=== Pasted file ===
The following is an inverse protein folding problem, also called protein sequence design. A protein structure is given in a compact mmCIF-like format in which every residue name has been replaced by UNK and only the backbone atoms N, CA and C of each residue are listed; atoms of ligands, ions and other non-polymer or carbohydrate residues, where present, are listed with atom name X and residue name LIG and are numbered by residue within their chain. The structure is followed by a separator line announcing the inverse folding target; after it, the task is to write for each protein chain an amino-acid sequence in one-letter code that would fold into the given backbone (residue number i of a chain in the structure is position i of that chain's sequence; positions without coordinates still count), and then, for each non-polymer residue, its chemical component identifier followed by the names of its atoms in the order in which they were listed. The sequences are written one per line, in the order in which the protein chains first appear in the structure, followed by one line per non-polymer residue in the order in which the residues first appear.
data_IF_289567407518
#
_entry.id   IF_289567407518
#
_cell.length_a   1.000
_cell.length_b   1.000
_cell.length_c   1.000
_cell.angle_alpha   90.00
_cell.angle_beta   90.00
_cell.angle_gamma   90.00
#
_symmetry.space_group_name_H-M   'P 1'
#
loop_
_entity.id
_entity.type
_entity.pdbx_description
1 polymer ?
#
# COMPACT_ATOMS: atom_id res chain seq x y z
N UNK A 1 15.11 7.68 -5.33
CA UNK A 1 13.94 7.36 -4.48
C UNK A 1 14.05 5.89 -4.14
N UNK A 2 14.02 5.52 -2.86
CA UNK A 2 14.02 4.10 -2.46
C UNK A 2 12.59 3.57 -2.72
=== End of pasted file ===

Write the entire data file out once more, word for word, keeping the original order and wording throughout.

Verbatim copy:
The following is an inverse protein folding problem, also called protein sequence design. A protein structure is given in a compact mmCIF-like format in which every residue name has been replaced by UNK and only the backbone atoms N, CA and C of each residue are listed; atoms of ligands, ions and other non-polymer or carbohydrate residues, where present, are listed with atom name X and residue name LIG and are numbered by residue within their chain. The structure is followed by a separator line announcing the inverse folding target; after it, the task is to write for each protein chain an amino-acid sequence in one-letter code that would fold into the given backbone (residue number i of a chain in the structure is position i of that chain's sequence; positions without coordinates still count), and then, for each non-polymer residue, its chemical component identifier followed by the names of its atoms in the order in which they were listed. The sequences are written one per line, in the order in which the protein chains first appear in the structure, followed by one line per non-polymer residue in the order in which the residues first appear.
data_IF_289567407518
#
_entry.id   IF_289567407518
#
_cell.length_a   1.000
_cell.length_b   1.000
_cell.length_c   1.000
_cell.angle_alpha   90.00
_cell.angle_beta   90.00
_cell.angle_gamma   90.00
#
_symmetry.space_group_name_H-M   'P 1'
#
loop_
_entity.id
_entity.type
_entity.pdbx_description
1 polymer ?
#
# COMPACT_ATOMS: atom_id res chain seq x y z
N UNK A 1 15.11 7.68 -5.33
CA UNK A 1 13.94 7.36 -4.48
C UNK A 1 14.05 5.89 -4.14
N UNK A 2 14.02 5.52 -2.86
CA UNK A 2 14.02 4.10 -2.46
C UNK A 2 12.59 3.57 -2.72